You may already know this reading of Jesus' Parable of the Talents. But I came across it first about 2 years ago: That the Parable upholds as a hero a man who creatively subverts the systemic injustices in a corrupt society by burying his talent, rather than making it grow. He is a Whistle Blower.
I'm preaching on this text on Sunday. I'd like your help. Because I can cut'n'paste it, here is the Wiki entry on the alternative reading:
William Herzog offers an alternative interpretation of the parables of Jesus. According to his interpretive scheme, Jesus employed parables in his verbal engagement with his contemporaries for the purpose of getting them to think about God's justice and their social responsibility. His stories expose the social inequities in Palestinian society that violate the teachings of the Torah and motivate the hearers to live and work for peace and justice.
Herzog's analysis of the parable of the talents focuses on the fact that the "man" of the story is not described as an exemplary person. Much rather, this wealthy man does not deny the claim of the third servant: "thou art an hard man, reaping where thou hast not sown". The parable suggests that he is an aristocrat, a rapacious absentee-landlord, whose sole interest is maximizing his financial gain. Only the third servant refuses to participate in the game of increasing his lord's financial wealth "at the costs of the poor."
When he upbraids the third servant, the aristocrat's remark shows that he himself is in violation of the Old Testament laws that Jesus seeks to defend: the third servant has willfully refused to invest the money, which would have resulted in the aristocrat regaining his capital "with interest" (Matt. 25:27). This kind of financial transaction is forbidden in the Torah; see the biblical teaching on usury.
The servant's frank remark shows him to be a 'whistle-blower'. He calls the aristocrat harsh and merciless (which are not God-like qualities). He exposes the sham of what has occurred: the other servants have allowed themselves to be used for exploitative purposes, for which they will also be rewarded by the wicked aristocrat.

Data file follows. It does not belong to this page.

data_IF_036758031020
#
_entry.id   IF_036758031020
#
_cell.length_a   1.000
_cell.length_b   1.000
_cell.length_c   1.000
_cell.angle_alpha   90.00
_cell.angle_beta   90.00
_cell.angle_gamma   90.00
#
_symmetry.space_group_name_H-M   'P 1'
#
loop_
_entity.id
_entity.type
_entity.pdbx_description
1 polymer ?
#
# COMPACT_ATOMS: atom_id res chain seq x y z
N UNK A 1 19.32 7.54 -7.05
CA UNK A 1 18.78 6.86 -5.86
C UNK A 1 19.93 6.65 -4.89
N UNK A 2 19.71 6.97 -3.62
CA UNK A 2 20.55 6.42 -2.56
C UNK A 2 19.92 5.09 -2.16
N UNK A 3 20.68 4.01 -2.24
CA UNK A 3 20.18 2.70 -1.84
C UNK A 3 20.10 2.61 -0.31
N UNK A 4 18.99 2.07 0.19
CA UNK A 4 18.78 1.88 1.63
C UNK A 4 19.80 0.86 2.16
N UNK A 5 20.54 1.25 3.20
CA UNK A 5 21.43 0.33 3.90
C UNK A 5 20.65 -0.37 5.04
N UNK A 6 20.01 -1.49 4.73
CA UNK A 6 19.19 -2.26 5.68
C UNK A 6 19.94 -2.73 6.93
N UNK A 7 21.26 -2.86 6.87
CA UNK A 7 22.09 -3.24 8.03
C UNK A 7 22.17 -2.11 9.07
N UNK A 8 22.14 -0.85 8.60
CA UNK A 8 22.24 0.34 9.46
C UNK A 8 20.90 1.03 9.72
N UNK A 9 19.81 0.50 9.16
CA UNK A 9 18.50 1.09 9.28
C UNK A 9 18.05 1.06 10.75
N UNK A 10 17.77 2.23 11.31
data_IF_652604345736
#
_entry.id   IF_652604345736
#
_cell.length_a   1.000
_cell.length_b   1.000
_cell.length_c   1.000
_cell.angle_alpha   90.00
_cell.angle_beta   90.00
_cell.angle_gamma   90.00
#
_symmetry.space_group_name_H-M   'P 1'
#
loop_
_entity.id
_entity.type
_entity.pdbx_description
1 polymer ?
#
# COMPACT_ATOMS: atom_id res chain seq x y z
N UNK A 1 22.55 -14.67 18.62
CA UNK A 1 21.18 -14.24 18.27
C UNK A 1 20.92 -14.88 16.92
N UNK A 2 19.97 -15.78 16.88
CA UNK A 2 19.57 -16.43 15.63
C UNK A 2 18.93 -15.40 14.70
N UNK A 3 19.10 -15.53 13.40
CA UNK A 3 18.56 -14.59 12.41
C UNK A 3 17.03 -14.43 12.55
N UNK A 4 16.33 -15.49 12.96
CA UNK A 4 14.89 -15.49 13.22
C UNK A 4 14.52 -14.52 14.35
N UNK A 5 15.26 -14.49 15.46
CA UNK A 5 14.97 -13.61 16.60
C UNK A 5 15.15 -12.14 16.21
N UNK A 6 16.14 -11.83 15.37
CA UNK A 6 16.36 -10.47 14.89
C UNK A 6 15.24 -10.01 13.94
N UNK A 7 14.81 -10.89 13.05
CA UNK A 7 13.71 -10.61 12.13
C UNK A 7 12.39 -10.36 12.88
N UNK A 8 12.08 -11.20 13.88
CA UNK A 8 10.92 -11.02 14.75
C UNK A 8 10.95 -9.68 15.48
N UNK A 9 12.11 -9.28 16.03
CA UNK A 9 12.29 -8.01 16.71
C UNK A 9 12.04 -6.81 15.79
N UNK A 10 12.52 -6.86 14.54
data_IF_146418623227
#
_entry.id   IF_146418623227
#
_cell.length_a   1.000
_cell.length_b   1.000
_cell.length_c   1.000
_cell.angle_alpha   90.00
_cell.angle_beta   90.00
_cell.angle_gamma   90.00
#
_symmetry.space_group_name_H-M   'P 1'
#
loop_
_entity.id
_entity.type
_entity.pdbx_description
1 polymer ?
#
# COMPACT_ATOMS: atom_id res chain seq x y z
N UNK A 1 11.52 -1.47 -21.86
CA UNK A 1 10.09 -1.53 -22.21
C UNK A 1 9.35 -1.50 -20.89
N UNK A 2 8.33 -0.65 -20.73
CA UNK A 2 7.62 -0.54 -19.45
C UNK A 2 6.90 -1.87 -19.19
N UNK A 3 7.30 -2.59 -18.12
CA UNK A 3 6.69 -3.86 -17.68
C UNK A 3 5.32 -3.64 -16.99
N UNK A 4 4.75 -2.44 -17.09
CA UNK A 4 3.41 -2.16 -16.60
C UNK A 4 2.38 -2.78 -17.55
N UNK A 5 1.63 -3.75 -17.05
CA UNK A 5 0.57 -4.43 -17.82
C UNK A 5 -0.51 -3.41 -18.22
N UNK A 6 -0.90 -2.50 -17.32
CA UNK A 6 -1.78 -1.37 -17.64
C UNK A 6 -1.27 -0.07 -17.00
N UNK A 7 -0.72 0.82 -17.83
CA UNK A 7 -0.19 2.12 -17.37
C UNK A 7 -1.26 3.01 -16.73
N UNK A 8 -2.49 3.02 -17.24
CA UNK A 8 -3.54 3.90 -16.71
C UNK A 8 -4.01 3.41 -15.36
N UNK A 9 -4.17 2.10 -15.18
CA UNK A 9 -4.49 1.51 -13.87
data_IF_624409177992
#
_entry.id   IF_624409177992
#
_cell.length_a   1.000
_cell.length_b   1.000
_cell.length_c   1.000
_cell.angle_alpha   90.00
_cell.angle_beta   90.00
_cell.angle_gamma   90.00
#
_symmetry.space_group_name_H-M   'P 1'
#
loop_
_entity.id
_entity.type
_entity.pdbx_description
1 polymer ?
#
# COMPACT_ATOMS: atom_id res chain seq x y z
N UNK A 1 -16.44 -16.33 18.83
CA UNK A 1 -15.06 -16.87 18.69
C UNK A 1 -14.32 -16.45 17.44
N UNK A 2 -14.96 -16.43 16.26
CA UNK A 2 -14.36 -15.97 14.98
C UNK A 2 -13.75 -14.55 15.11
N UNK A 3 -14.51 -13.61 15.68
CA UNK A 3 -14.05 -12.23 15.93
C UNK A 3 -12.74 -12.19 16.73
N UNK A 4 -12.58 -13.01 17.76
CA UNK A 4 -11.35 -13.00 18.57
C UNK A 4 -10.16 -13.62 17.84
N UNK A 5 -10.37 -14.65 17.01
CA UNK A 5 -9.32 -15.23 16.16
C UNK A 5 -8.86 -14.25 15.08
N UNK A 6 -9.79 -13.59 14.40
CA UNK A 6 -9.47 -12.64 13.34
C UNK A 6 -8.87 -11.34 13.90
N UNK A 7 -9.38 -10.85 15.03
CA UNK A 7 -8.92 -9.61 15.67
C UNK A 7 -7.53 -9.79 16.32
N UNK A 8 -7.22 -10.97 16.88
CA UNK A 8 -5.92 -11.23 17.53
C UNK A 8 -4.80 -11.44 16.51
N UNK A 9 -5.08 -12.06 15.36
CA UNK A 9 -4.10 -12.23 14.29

According to Herzog's reading, the point of the parable is to show how much it can cost for an underling to expose the truth about injustice in society. Jesus' hearers, for the most part poor villagers, would have asked themselves the difficult question about how they would behave toward an aristocrat's former helper who had become a whistle-blower and had been thrown out of rich man's household ("wailing and gnashing of teeth"). They would also learn from the parable the necessity of not isolating themselves, so as not to play into the hands of the ruling elite.
That is, the parable is not, as it is often read, a parable about doing something positive with what has been given to you, nor even an indictment on the scribes who buried what was given them (the word of God). On those traditional readings, the man who buries the talent is a scoundrel who deserved his punishment.
But on the alternative reading, the servant is a hero, the master a scoundrel, and the 'punishment' a further injustice for any who oppose the evil inherent in the system. The servant stands up, by sitting down. He does something, by doing nothing.
I'm not agreeing with the alternative reading. But I want to hear from you as to your thoughts. So...
- And if you disagree, why?
- What, then, is the parable about?
YouTube is Monty Python's Constitutional Peasant. I am in no way disparaging the view by posting the skit. I just laugh very loudly every time I see this. :)